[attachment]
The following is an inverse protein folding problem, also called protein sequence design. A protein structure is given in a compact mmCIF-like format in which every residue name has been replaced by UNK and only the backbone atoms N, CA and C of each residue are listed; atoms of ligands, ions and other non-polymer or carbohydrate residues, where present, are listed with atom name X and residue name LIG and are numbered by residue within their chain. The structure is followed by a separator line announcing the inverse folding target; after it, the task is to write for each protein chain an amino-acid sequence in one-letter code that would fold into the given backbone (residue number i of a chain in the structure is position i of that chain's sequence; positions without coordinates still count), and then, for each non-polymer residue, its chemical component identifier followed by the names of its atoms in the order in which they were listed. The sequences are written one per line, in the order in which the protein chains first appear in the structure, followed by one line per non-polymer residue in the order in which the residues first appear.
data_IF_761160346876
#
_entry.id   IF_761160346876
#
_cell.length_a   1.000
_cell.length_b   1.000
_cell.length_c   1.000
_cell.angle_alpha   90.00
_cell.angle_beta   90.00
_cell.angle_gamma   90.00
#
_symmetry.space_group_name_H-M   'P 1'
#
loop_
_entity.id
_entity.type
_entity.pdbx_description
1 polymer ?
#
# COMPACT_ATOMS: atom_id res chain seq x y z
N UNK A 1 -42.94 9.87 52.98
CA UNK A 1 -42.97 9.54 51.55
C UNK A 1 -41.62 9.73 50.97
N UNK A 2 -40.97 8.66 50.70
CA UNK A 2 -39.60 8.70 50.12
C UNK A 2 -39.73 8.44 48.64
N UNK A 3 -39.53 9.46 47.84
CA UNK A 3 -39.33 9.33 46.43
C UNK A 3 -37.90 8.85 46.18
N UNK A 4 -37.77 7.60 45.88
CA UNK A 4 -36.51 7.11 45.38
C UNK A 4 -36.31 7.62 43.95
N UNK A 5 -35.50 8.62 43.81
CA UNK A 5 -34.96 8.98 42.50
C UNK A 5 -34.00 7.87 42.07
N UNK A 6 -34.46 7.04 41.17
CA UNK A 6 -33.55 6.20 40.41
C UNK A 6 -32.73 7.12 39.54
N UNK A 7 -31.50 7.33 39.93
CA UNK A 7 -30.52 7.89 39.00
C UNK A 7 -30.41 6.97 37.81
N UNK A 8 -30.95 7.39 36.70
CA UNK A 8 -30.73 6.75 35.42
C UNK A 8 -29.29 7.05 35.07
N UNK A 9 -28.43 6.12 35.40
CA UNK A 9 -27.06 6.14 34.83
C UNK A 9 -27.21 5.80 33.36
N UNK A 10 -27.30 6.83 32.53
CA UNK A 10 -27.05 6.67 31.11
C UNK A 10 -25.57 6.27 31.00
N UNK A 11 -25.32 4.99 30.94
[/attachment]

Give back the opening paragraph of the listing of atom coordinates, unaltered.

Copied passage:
The following is an inverse protein folding problem, also called protein sequence design. A protein structure is given in a compact mmCIF-like format in which every residue name has been replaced by UNK and only the backbone atoms N, CA and C of each residue are listed; atoms of ligands, ions and other non-polymer or carbohydrate residues, where present, are listed with atom name X and residue name LIG and are numbered by residue within their chain. The structure is followed by a separator line announcing the inverse folding target; after it, the task is to write for each protein chain an amino-acid sequence in one-letter code that would fold into the given backbone (residue number i of a chain in the structure is position i of that chain's sequence; positions without coordinates still count), and then, for each non-polymer residue, its chemical component identifier followed by the names of its atoms in the order in which they were listed. The sequences are written one per line, in the order in which the protein chains first appear in the structure, followed by one line per non-polymer residue in the order in which the residues first appear.